Ken Gonzales-Day's work is instructive but far from didactic. It's a history lesson taught through the framing of holes in the record and by collapsing the space between different times and places. It disturbs in direct proportion to its importance, and it does disturb.
Gonzales-Day began his "Erased Lynching" series in 2000 to explore the underrepresentation and misrepresentation of racially motivated lynching. In his new work at Luis De Jesus, he extends the series into film for the first time.
"Run Up," just under eight minutes in length, presents a stylized reenactment of a 1920 lynching in Santa Rosa, Calif. The victim was a Latino man, and though more Latinos were lynched in this state than members of any other ethnicity, their story is largely untold.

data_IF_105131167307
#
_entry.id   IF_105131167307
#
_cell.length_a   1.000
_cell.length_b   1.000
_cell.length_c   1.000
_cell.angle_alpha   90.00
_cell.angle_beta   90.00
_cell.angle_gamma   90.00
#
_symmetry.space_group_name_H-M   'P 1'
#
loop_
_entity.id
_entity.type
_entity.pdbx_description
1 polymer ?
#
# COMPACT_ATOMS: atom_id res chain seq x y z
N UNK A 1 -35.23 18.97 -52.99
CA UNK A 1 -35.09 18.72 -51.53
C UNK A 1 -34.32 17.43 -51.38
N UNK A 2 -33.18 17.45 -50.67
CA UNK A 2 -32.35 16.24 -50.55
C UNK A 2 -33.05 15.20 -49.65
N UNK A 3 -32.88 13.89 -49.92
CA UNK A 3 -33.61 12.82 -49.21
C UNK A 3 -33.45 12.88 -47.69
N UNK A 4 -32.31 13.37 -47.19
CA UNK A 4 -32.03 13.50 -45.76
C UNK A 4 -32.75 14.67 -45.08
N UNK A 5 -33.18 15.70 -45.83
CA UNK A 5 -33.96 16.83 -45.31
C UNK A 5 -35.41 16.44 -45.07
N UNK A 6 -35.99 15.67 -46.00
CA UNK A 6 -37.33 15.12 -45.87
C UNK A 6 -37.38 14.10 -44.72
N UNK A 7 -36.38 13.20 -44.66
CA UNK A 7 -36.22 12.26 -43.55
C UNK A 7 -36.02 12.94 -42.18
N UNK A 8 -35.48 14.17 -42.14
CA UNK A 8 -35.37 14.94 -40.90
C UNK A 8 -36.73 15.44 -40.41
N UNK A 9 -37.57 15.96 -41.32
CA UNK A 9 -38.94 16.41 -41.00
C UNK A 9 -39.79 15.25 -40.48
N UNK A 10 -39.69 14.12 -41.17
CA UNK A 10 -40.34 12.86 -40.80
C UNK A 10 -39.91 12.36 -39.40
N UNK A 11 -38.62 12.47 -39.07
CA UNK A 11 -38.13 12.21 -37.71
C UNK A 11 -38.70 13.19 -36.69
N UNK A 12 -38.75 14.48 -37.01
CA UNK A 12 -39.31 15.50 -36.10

Gonzales-Day's research pointed to the likelihood that police were present, suggesting tolerance for the vigilantism, if not complicity. The film is episodic and discontinuous, mildly haunting. Though it describes a single event, action shifts back and forth between the cover of night and the light of day, conjuring the lynching's variable realities as suppressed history and public spectacle.
A group of still photographs made in L.A. and in Ferguson, Mo., in the wake of recent police killings of unarmed black men depict damaged environments and damaged trust. In several, Gonzales-Day incorporates figures from the staged historical reenactment, asserting all-too-convincing commonalities and continuity between violent victimizations and power abuses a century apart. His quoting of iconic art historical poses in the photographs is of less consequence and, ironically, more of a leap.